What would be your rebuttal to people that oppose organ donation?
There are many rabbanim and doctors who support kidney donation. Dr. Greenstein, Kidney Transplant Surgeon, and Professor of Surgery, at Montefiore Medical Center commented, “Just think, people have no problem having only one kidney, so we have to ask, why did Hashem, give us two kidneys? Perhaps it is so you would have an extra one to donate and save a life!”
How do you spread the word about kidney donation?
I occasionally post on Jewish Internet groups, Craig’s list and Facebook. I have had people donate a kidney mostly as a result of Jewish Internet groups. Sometimes, I have people who contact me as a result of an Internet search, as there have been many articles written about my work.
What message do you have to our readers?
If you or someone you know is in need of a kidney and have family members who are healthy enough to donate, please have them be tested first. Unfortunately, because of the great shortage of kidney donors, we can’t help everyone. If a family member or relative in particular, is not the right blood type or not a match, then sign up for a kidney swap program. Most hospitals are connected with a swap program. I know of one person who needed a kidney. She was type O and her mother was type B. The mother went into the kidney swap program, and two months later the daughter had her kidney. (In order for her daughter to get the kidney, the mother donated to someone else in the swap program.)
For those considering kidney donation: Kidney donors are desperately needed! Close to 100,000 people in the United States are in need of a kidney and thousands of people die each year while they wait. Most people on dialysis have 2 kidneys – when one goes, the other goes at the same time; most dialysis patients die within 10 years. Afraid of living with one kidney – 1 out of approximately every 750 people are born with one kidney and may never know it!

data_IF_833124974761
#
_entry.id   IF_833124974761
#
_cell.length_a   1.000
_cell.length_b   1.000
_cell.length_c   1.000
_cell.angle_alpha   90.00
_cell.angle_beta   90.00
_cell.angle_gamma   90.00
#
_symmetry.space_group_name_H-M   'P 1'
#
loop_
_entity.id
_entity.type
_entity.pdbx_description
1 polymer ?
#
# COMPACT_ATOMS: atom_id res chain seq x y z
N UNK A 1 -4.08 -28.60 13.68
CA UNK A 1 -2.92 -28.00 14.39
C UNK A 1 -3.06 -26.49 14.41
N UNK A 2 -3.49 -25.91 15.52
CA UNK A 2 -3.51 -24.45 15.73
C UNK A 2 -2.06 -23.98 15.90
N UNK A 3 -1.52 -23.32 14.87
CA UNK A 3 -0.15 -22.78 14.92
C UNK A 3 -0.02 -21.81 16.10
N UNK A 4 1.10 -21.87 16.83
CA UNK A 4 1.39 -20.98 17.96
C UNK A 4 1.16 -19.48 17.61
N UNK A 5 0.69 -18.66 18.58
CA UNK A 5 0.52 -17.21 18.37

Surgery for kidney donation is done laproscopically and the hospital stay is usually 1-2 days. Most people I know went back to work 2 weeks later. There is no special diet required or medication. And it does not affect one’s ability to have children.
Life is the same with one kidney as with two! I truly hope more people will consider giving the gift of life – the greatest gift of all!
Chaya’s kidney donation project is endorsed by Rabbi Dovid Goldwasser who says, “Chaya’s work is real hatzalah. To put it simply, she’s involved in saving lives. I encourage all who can to support her work or to actually become a donor, and to take part in this choshuve mitzvah. It is a Dovar Sheomaid B’romo Shel Olam (From Rabbi Goldwasser’s book “Tishrei” – page 6)
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Quick Facts About Living Donation
- A live organ can come from a family member, good friend, spouse, in-law or even from a stranger. Thanks to improved medications, a genetic link between the donor and recipient is no longer required to ensure a successful transplant.
- The organ most commonly given by a living donor is the kidney. People usually have two kidneys, and one is all that is needed to live a normal life. When the kidney is removed, the single normal kidney will increase in size to compensate for the loss of the donated kidney. Parts of other organs including the lung, liver and pancreas are now being transplanted from living donors.
- To donate a kidney, you must be in good health and have normal kidney function. The prospective donor and recipient must have compatible blood types.
- If you wish to donate to a stranger, it is important to educate yourself on donation and make sure you understand the risks and benefits of donation. If you decide to pursue donation, you will need to contact transplant centers in your area.
- Donors are never financially compensated. Under federal law, it is illegal to receive money or gifts in exchange for an organ donation. The cost of the living donor’s evaluation, testing and surgery are generally paid for by the recipient’s Medicare or private health insurance. Time off from work and travel expenses are not covered by Medicare or private insurance. However, donors may be eligible for sick leave, state disability and the Family and Medical Leave Act (FMLA).
- A kidney can be removed in either of two ways, the traditional open surgery or the laparoscopic technique.
For more information about living donation, visit the National Kidney Foundation’s website www.livingdonors.org.
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KidneyMitzvah.org – www.KidneyMitzvah.org
Renewal.org – www.Renewal.org
Matnat Chaim – www.kilya.org.il/en/
Halachic Organ Donation Society (HODS.org) – www.hods.org
National Kidney Foundation – www.kidney.org
Living Kidney Donors Network – www.lkdn.org
Living Kidney Donors Alliance – “Guided Comfort Throughout Your Journey” – www.lkda.org
The Organ Donor Experience: Good Samaritans and the Meaning of Altruism – by Katrina Bramstedt, Rena Down
“About kidney donation” – Dr. Lloyd Ratner – www.columbiakidneytransplant.org/guide.html